Frank Zappa in his autobiography, made a bit shocking declaration of intents: If John Cage, for example, would say "Now I'll put a microphone in contact on the throat, then I drink carrot juice and this will be my composition", that's his gargling would classified as a musical composition, because he applied a frame, declaring it as such. "Take it or leave it, now I want it to be music." It's really a good statement to define the contemporary music?
Yes it's a good statement to show that basically everything's possibile which doesn't mean that everything's interesting…The perception of the sounds which we are surrounded with all the time and that everything which sounds can be music was a very revolutionary part of John Cage's philosophy in the 60's. Today it's still interesting and I think it's still important to take care of all the great sounds which we hear in our daily life but today the idea has not the same revolutionary content anymore which it had when Cage came out with this kind of stuff 40 years ago. But of course these ideas were extremely important for the development of the contemoprary music during the last decades.

I have, sometimes, the feeling that in our times music’s history flows without a particular interest in its chronological course, in our discoteque before and after, past and future become interchangeable elements, shall this be a risk of a uniform vision for an interpreter and a composer? The risck of a musical "globalization"?

I have personally no problem with exchanging and combining music from different times. I think there's only good and bad music, or music which tells me something and touches me and some music doesn't. No matter from which time it is… That's anyway a point which is extremely subjective and depending from so many different things like Your personal mood, the time of the day when You hear it, the place, ambiance and environment where You hear it, the soundsystem and so on...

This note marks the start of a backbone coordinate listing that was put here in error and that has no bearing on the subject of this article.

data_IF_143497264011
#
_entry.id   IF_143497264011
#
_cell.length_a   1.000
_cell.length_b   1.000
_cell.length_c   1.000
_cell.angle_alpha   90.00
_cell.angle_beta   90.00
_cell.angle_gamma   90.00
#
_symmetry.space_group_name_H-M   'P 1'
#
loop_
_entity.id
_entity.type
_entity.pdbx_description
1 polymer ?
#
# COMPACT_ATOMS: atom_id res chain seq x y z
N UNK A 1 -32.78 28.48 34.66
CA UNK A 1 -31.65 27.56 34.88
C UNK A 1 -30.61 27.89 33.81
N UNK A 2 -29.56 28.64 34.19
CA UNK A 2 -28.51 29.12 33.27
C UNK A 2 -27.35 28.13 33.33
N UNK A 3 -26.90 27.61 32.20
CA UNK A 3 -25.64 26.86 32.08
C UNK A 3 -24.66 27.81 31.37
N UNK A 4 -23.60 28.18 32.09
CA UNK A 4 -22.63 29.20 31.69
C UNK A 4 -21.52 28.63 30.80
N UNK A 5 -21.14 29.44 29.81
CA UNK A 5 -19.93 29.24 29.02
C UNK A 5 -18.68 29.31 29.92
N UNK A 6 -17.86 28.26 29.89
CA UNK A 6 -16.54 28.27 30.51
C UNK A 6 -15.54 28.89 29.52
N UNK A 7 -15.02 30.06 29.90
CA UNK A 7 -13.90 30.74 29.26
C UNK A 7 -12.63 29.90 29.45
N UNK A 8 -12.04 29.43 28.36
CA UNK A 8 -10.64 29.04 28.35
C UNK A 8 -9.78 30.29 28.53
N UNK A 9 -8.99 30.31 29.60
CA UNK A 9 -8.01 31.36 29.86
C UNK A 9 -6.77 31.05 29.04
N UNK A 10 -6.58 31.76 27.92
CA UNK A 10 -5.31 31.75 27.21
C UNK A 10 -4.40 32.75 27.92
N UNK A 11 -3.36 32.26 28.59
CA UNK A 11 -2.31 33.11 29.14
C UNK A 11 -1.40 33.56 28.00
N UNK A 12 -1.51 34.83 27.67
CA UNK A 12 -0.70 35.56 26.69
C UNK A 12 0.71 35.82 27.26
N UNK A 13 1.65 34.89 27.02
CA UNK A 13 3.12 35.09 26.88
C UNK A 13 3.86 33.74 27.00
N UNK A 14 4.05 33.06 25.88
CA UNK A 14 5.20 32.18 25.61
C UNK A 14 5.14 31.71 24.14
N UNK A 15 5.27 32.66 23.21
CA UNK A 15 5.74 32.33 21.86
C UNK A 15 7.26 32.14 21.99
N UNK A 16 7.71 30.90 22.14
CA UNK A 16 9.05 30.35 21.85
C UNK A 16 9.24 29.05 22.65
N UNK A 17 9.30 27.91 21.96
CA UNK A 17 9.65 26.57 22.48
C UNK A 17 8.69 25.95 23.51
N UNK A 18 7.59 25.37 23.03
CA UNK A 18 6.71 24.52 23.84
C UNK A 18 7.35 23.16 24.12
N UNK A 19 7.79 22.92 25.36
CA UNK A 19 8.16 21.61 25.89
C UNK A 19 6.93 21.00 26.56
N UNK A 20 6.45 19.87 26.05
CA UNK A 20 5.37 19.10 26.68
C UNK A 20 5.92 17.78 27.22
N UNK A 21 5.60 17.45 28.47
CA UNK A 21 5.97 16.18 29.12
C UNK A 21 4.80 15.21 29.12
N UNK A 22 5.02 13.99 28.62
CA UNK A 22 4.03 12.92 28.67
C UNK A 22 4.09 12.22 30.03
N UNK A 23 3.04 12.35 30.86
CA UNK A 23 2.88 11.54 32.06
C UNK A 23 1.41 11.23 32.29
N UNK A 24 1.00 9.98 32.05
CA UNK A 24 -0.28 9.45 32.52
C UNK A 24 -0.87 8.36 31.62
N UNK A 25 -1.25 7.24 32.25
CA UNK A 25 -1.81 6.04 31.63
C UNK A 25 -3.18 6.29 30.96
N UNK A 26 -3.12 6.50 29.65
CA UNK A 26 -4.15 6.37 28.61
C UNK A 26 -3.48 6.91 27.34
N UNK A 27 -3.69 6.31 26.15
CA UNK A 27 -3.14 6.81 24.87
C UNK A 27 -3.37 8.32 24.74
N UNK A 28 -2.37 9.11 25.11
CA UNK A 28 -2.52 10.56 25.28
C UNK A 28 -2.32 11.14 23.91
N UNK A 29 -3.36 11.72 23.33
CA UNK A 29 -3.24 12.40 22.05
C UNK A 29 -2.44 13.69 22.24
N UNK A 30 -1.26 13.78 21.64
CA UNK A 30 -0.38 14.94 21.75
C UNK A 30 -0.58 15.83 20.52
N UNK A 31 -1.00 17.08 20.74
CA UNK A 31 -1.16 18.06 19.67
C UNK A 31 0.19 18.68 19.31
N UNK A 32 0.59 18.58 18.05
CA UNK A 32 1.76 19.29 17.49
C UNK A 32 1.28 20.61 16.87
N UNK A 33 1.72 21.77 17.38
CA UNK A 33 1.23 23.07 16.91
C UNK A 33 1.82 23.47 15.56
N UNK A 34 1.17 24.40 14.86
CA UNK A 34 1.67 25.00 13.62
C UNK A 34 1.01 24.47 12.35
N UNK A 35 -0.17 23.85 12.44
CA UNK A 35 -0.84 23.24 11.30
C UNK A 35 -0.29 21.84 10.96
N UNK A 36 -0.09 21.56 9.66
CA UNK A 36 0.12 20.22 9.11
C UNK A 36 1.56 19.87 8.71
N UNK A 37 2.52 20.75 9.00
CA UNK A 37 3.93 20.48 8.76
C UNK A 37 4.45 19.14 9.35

Luciano Berio writes "the preservation of the past has a negative sense, as it becomes a way of forgetting music. The listener will get an illusion of continuity that allows you to select what seems to confirm that same continuity and censor everything that seems disturbing”, What role can take music and contemporary composers in this context?

Experimental music was always very important to develop the auditory perception and the musical way of thinking of the society in which we are living. If there wouldn't be artists, musicians and composers who are always searching for something new, the music would stand still and would be played to death. Today we are living a bit in a whole because our society is overloaded with music and everything gets mixed with everything, sometimes I have the feeling people don't want to listen anymore and it's very hard to get some direct reactions (positive or negative) from the audience. There's no direction anymore, somehow a big chaos which has it's good and it's bad sides… I'm very curious how the music will develop during the next years , where it will go. Sometimes I have the feeling what we would need is something like a big bang, a big crash which would destroy everything which is existing to make it possibile for something new to grow.

What do you think about the discographic market crisis, with the transition to digital downloading in mp3 and all this new scenario? I’m very interested about this thing because I have seen that you have created your personal net label…